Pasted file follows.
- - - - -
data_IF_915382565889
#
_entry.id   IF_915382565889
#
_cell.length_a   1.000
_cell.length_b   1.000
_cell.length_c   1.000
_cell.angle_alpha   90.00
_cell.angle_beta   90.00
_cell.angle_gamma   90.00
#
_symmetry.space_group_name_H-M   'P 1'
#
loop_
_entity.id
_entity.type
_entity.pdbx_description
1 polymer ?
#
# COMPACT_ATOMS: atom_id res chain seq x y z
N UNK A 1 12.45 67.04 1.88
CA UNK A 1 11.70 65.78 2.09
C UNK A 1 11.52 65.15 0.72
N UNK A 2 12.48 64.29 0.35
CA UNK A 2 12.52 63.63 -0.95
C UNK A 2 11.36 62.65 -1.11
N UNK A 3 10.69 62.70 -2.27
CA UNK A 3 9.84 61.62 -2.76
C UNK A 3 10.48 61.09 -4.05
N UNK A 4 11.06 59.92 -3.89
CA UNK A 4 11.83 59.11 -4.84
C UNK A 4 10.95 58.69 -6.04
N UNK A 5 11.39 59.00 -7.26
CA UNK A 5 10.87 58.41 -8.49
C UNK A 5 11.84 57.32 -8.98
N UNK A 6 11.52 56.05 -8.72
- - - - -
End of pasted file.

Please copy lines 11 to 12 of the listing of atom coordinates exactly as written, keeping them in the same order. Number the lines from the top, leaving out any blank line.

#
_symmetry.space_group_name_H-M   'P 1'